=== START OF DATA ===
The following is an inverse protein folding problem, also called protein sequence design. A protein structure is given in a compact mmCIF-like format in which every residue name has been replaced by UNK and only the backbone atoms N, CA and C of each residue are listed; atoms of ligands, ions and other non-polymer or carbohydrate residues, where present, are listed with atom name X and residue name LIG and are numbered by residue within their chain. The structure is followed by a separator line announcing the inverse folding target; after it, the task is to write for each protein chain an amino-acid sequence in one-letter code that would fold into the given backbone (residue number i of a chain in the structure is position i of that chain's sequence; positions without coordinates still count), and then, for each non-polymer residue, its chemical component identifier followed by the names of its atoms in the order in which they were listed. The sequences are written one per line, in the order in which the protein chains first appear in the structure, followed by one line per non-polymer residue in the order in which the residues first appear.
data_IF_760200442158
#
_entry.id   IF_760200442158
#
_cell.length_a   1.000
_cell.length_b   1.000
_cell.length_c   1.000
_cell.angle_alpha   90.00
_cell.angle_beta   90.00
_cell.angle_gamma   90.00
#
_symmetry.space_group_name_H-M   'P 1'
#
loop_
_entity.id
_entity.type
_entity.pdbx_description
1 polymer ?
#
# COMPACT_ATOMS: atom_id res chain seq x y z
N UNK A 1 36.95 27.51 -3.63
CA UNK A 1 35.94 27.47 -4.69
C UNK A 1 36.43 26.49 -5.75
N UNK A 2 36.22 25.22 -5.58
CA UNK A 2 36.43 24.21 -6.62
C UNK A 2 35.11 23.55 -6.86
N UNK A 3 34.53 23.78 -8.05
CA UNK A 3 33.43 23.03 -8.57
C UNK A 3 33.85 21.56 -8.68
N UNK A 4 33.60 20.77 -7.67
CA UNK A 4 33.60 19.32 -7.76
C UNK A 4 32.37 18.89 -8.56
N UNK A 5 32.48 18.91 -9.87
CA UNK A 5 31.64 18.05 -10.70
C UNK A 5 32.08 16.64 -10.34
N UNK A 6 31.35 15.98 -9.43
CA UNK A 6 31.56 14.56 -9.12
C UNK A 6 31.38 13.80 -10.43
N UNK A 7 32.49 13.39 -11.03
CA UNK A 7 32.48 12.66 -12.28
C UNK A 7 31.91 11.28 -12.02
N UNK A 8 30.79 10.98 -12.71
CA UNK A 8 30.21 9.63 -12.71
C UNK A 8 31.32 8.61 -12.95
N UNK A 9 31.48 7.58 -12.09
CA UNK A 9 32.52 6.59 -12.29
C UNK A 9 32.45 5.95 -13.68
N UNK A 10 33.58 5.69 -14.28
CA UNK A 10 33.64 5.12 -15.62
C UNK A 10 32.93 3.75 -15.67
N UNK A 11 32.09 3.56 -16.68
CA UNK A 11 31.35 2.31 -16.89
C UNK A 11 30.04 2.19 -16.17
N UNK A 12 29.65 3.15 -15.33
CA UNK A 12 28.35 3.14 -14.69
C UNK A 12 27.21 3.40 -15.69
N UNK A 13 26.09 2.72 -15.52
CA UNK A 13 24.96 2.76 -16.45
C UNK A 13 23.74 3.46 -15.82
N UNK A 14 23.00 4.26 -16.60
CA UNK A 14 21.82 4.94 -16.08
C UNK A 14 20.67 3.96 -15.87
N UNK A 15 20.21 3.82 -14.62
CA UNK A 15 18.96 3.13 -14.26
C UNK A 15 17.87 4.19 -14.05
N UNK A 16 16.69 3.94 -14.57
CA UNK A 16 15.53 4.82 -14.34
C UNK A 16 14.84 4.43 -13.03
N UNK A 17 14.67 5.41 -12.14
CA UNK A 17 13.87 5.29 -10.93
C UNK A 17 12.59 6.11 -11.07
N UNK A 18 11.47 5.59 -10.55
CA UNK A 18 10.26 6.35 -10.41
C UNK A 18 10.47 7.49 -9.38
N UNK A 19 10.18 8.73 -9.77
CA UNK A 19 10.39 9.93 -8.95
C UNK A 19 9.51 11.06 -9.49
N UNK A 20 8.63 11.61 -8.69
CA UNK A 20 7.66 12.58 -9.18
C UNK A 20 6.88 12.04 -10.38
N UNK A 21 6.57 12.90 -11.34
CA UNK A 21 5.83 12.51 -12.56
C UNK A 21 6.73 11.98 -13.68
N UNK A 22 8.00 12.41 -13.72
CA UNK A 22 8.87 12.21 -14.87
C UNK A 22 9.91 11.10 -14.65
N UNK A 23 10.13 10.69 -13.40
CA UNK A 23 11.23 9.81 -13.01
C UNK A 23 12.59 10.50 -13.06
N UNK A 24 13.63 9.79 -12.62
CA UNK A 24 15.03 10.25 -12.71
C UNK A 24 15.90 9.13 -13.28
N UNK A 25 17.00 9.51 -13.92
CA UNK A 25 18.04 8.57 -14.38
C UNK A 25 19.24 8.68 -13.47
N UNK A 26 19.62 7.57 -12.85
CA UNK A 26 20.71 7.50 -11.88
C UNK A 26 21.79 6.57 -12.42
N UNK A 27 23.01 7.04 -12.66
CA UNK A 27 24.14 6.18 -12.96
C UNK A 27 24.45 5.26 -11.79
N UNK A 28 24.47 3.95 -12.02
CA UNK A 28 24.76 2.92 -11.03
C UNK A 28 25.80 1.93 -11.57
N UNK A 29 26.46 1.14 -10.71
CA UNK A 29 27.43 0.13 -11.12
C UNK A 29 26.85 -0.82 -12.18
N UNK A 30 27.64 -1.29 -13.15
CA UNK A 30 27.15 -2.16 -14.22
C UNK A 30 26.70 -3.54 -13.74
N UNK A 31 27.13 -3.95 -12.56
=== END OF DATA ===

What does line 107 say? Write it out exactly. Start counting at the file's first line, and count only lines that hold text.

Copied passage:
CA UNK A 29 27.43 0.13 -11.12